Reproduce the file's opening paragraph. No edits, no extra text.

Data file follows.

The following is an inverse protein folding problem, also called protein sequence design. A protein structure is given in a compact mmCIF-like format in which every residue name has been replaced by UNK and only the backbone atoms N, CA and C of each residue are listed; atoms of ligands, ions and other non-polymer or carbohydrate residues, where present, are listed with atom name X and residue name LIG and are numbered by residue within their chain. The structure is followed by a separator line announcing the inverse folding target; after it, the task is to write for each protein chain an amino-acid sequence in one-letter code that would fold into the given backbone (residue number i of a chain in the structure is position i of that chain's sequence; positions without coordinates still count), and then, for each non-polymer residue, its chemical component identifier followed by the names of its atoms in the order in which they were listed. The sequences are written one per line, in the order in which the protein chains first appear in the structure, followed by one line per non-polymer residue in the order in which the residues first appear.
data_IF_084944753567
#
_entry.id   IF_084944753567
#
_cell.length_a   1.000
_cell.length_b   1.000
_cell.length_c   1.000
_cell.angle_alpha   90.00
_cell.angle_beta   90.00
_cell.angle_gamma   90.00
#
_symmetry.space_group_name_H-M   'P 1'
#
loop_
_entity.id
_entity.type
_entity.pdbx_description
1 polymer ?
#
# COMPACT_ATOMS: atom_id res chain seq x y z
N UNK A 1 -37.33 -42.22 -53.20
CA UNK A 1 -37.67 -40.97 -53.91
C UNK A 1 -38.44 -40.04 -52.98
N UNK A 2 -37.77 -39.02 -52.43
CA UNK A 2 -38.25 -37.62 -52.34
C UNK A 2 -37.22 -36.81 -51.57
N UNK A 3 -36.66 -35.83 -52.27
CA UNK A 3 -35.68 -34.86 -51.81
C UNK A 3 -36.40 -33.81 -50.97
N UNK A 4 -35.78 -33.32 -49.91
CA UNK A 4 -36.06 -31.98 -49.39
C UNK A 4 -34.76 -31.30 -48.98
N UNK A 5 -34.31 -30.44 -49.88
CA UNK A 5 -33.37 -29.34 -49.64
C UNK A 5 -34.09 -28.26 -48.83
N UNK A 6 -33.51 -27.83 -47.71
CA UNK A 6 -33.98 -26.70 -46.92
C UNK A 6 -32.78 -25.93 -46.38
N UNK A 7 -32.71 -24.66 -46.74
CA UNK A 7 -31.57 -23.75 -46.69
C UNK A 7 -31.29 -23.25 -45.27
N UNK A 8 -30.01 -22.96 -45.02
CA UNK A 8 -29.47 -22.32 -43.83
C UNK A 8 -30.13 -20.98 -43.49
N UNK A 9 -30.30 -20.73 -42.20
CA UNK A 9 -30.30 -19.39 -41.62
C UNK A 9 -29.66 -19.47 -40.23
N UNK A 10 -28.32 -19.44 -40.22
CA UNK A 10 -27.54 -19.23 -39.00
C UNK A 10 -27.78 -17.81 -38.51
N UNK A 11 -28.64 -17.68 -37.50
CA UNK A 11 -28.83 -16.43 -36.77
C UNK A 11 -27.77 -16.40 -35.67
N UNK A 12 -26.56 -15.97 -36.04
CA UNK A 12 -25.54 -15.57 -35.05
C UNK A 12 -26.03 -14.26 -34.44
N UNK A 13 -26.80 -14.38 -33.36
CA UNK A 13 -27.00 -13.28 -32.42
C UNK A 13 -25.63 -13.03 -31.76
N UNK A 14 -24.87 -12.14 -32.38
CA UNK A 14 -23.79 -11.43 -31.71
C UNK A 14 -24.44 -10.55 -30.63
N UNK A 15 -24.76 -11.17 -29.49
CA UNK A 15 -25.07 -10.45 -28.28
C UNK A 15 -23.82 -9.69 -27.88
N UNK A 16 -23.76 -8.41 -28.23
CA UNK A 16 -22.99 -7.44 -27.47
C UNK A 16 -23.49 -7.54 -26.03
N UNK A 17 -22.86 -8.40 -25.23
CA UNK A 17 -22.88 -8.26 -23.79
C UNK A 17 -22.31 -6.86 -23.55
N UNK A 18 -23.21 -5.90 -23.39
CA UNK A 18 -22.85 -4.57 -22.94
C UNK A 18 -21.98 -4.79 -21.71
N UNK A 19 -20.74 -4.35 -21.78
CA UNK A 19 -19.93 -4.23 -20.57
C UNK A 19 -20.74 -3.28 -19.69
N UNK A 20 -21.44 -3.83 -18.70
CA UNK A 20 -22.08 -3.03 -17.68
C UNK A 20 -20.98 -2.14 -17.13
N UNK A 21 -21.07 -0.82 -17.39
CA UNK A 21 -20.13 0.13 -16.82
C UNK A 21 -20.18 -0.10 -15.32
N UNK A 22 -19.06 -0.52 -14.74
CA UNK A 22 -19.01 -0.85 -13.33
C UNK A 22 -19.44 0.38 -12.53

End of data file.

The following is an inverse protein folding problem, also called protein sequence design. A protein structure is given in a compact mmCIF-like format in which every residue name has been replaced by UNK and only the backbone atoms N, CA and C of each residue are listed; atoms of ligands, ions and other non-polymer or carbohydrate residues, where present, are listed with atom name X and residue name LIG and are numbered by residue within their chain. The structure is followed by a separator line announcing the inverse folding target; after it, the task is to write for each protein chain an amino-acid sequence in one-letter code that would fold into the given backbone (residue number i of a chain in the structure is position i of that chain's sequence; positions without coordinates still count), and then, for each non-polymer residue, its chemical component identifier followed by the names of its atoms in the order in which they were listed. The sequences are written one per line, in the order in which the protein chains first appear in the structure, followed by one line per non-polymer residue in the order in which the residues first appear.